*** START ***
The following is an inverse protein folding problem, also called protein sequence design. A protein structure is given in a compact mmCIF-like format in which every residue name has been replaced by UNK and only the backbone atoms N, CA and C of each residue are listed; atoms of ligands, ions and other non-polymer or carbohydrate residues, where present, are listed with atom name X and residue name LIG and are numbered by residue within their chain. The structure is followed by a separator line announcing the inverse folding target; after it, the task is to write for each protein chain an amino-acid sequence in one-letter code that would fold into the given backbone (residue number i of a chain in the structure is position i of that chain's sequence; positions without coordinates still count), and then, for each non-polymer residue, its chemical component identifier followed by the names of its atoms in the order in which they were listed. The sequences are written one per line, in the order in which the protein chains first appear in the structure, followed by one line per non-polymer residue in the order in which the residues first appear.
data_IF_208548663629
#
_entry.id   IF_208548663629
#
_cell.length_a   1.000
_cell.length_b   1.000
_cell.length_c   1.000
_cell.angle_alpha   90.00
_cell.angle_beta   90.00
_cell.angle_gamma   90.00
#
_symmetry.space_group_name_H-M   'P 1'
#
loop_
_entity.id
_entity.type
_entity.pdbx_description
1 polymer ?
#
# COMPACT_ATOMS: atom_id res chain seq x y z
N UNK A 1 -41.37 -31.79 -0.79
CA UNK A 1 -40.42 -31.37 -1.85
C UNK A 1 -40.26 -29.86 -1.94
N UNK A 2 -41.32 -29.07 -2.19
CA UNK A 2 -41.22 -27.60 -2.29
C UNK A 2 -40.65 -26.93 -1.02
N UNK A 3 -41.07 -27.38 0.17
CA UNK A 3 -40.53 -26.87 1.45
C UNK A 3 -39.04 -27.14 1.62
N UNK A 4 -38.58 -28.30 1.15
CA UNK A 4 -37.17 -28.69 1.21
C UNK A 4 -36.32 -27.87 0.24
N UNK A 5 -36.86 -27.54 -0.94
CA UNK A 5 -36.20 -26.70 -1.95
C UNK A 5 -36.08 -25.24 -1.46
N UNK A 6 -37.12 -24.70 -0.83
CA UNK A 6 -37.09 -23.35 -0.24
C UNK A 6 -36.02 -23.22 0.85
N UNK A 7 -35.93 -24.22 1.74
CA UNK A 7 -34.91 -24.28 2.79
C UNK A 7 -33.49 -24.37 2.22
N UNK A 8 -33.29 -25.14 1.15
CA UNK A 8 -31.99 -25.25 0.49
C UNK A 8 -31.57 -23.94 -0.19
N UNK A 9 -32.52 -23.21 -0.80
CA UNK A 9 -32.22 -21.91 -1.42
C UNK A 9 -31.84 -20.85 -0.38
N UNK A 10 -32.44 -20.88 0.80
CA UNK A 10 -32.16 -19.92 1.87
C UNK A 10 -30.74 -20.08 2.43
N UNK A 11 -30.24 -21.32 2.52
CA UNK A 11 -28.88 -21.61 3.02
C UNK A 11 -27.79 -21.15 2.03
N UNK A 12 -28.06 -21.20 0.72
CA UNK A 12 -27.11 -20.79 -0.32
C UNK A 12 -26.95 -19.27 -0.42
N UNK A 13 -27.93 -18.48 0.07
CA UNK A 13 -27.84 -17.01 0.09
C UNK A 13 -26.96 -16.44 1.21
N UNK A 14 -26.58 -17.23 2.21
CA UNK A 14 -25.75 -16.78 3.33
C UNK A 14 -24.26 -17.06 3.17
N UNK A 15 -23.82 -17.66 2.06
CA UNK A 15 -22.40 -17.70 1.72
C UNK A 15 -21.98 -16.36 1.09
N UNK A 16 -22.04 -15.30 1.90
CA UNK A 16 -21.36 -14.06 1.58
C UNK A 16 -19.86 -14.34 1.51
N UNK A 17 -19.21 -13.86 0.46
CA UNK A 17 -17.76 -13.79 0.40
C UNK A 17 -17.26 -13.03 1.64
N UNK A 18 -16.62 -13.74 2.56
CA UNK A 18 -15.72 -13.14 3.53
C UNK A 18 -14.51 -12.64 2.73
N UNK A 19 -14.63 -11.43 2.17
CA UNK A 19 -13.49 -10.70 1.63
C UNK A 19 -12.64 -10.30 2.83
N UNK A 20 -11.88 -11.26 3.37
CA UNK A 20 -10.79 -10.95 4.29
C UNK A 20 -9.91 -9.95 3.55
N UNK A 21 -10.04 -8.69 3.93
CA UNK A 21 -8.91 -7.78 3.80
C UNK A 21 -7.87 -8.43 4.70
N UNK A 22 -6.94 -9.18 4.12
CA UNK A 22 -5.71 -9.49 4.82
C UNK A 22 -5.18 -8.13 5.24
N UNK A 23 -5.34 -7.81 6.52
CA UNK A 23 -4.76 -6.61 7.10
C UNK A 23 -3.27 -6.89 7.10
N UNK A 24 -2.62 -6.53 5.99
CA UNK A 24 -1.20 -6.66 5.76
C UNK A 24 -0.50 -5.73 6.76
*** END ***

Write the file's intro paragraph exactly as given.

The following is an inverse protein folding problem, also called protein sequence design. A protein structure is given in a compact mmCIF-like format in which every residue name has been replaced by UNK and only the backbone atoms N, CA and C of each residue are listed; atoms of ligands, ions and other non-polymer or carbohydrate residues, where present, are listed with atom name X and residue name LIG and are numbered by residue within their chain. The structure is followed by a separator line announcing the inverse folding target; after it, the task is to write for each protein chain an amino-acid sequence in one-letter code that would fold into the given backbone (residue number i of a chain in the structure is position i of that chain's sequence; positions without coordinates still count), and then, for each non-polymer residue, its chemical component identifier followed by the names of its atoms in the order in which they were listed. The sequences are written one per line, in the order in which the protein chains first appear in the structure, followed by one line per non-polymer residue in the order in which the residues first appear.